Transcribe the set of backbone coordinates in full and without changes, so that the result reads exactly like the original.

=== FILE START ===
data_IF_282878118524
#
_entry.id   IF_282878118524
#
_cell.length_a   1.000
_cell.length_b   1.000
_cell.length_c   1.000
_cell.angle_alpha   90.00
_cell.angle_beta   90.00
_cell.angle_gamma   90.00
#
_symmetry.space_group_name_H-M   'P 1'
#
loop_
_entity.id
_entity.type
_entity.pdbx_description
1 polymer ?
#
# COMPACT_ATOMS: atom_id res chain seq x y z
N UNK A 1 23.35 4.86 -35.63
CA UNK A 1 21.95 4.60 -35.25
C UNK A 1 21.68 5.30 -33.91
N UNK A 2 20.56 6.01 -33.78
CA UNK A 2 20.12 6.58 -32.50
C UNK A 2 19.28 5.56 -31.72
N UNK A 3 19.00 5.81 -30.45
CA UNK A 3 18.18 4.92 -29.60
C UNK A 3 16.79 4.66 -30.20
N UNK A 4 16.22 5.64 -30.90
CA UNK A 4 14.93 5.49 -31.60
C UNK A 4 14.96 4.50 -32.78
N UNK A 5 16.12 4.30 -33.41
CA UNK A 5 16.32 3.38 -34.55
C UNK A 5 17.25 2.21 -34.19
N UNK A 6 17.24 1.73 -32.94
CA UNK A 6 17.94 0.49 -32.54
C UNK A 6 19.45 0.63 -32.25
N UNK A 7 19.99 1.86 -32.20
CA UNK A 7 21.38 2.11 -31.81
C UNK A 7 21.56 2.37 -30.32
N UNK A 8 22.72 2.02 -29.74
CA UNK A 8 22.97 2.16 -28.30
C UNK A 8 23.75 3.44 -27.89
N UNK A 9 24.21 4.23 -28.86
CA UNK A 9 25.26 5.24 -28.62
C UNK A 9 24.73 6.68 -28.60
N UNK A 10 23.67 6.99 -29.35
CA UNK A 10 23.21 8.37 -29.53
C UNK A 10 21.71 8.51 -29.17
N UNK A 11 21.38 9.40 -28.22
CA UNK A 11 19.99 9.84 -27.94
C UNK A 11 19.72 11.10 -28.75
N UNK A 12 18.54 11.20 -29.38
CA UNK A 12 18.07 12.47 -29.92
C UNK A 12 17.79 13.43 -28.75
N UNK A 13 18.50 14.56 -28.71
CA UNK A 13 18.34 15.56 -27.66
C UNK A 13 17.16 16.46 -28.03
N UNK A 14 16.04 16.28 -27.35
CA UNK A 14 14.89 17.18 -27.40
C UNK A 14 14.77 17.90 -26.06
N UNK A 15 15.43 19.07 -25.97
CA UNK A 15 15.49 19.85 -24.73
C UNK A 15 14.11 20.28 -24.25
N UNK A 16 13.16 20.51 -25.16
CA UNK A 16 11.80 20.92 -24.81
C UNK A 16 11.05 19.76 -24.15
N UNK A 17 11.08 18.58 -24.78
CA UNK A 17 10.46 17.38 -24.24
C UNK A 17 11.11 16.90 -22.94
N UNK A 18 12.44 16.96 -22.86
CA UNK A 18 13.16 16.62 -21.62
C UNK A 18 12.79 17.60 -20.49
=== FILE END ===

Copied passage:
data_IF_282878118524
#
_entry.id   IF_282878118524
#
_cell.length_a   1.000
_cell.length_b   1.000
_cell.length_c   1.000
_cell.angle_alpha   90.00
_cell.angle_beta   90.00
_cell.angle_gamma   90.00
#
_symmetry.space_group_name_H-M   'P 1'
#
loop_
_entity.id
_entity.type
_entity.pdbx_description
1 polymer ?
#
# COMPACT_ATOMS: atom_id res chain seq x y z
N UNK A 1 23.35 4.86 -35.63
CA UNK A 1 21.95 4.60 -35.25
C UNK A 1 21.68 5.30 -33.91
N UNK A 2 20.56 6.01 -33.78
CA UNK A 2 20.12 6.58 -32.50
C UNK A 2 19.28 5.56 -31.72
N UNK A 3 19.00 5.81 -30.45
CA UNK A 3 18.18 4.92 -29.60
C UNK A 3 16.79 4.66 -30.20
N UNK A 4 16.22 5.64 -30.90
CA UNK A 4 14.93 5.49 -31.60
C UNK A 4 14.96 4.50 -32.78
N UNK A 5 16.12 4.30 -33.41
CA UNK A 5 16.32 3.38 -34.55
C UNK A 5 17.25 2.21 -34.19
N UNK A 6 17.24 1.73 -32.94
CA UNK A 6 17.94 0.49 -32.54
C UNK A 6 19.45 0.63 -32.25
N UNK A 7 19.99 1.86 -32.20
CA UNK A 7 21.38 2.11 -31.81
C UNK A 7 21.56 2.37 -30.32
N UNK A 8 22.72 2.02 -29.74
CA UNK A 8 22.97 2.16 -28.30
C UNK A 8 23.75 3.44 -27.89
N UNK A 9 24.21 4.23 -28.86
CA UNK A 9 25.26 5.24 -28.62
C UNK A 9 24.73 6.68 -28.60
N UNK A 10 23.67 6.99 -29.35
CA UNK A 10 23.21 8.37 -29.53
C UNK A 10 21.71 8.51 -29.17
N UNK A 11 21.38 9.40 -28.22
CA UNK A 11 19.99 9.84 -27.94
C UNK A 11 19.72 11.10 -28.75
N UNK A 12 18.54 11.20 -29.38
CA UNK A 12 18.07 12.47 -29.92
C UNK A 12 17.79 13.43 -28.75
N UNK A 13 18.50 14.56 -28.71
CA UNK A 13 18.34 15.56 -27.66
C UNK A 13 17.16 16.46 -28.03
N UNK A 14 16.04 16.28 -27.35
CA UNK A 14 14.89 17.18 -27.40
C UNK A 14 14.77 17.90 -26.06
N UNK A 15 15.43 19.07 -25.97
CA UNK A 15 15.49 19.85 -24.73
C UNK A 15 14.11 20.28 -24.25
N UNK A 16 13.16 20.51 -25.16
CA UNK A 16 11.80 20.92 -24.81
C UNK A 16 11.05 19.76 -24.15
N UNK A 17 11.08 18.58 -24.78
CA UNK A 17 10.46 17.38 -24.24
C UNK A 17 11.11 16.90 -22.94
N UNK A 18 12.44 16.96 -22.86
CA UNK A 18 13.16 16.62 -21.62
C UNK A 18 12.79 17.60 -20.49